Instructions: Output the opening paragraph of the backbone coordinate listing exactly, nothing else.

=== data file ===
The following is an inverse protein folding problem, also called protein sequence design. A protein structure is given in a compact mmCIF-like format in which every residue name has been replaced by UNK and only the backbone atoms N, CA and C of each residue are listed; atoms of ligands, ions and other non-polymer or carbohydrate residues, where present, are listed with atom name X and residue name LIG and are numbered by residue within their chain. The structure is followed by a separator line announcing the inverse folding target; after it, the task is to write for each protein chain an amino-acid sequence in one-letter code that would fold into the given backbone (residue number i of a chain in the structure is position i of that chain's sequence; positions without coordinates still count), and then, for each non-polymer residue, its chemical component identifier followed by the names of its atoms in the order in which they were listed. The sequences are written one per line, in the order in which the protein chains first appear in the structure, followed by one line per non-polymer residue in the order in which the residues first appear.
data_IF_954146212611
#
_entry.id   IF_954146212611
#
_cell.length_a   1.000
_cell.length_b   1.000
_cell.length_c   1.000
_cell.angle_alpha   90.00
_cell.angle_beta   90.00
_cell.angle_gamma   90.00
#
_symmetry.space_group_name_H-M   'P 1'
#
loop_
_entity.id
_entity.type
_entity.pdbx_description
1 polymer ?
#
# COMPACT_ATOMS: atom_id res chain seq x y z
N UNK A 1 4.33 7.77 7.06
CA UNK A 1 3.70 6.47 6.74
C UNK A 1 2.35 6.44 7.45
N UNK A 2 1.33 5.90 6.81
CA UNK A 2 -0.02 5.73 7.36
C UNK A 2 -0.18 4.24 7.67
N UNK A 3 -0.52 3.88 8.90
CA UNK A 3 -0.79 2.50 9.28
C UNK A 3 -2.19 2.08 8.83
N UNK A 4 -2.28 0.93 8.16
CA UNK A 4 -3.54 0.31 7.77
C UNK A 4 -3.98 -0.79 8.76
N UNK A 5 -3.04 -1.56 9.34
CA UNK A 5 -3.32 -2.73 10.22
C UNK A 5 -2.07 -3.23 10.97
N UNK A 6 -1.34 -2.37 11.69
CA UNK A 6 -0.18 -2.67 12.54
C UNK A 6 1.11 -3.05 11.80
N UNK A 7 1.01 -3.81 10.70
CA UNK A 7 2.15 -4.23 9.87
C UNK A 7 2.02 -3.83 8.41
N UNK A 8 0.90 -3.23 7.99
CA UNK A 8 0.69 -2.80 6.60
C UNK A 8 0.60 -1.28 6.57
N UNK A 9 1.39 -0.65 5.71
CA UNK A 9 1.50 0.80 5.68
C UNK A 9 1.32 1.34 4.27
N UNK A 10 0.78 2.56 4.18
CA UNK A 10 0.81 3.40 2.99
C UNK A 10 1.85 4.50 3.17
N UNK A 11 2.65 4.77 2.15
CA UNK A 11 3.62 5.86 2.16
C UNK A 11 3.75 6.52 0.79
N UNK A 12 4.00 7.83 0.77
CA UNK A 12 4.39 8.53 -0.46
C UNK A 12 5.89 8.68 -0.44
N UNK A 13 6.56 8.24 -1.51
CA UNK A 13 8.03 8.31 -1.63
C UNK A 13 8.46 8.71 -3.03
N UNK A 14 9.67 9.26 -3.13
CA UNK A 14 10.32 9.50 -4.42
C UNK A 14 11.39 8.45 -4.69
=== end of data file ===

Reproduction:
The following is an inverse protein folding problem, also called protein sequence design. A protein structure is given in a compact mmCIF-like format in which every residue name has been replaced by UNK and only the backbone atoms N, CA and C of each residue are listed; atoms of ligands, ions and other non-polymer or carbohydrate residues, where present, are listed with atom name X and residue name LIG and are numbered by residue within their chain. The structure is followed by a separator line announcing the inverse folding target; after it, the task is to write for each protein chain an amino-acid sequence in one-letter code that would fold into the given backbone (residue number i of a chain in the structure is position i of that chain's sequence; positions without coordinates still count), and then, for each non-polymer residue, its chemical component identifier followed by the names of its atoms in the order in which they were listed. The sequences are written one per line, in the order in which the protein chains first appear in the structure, followed by one line per non-polymer residue in the order in which the residues first appear.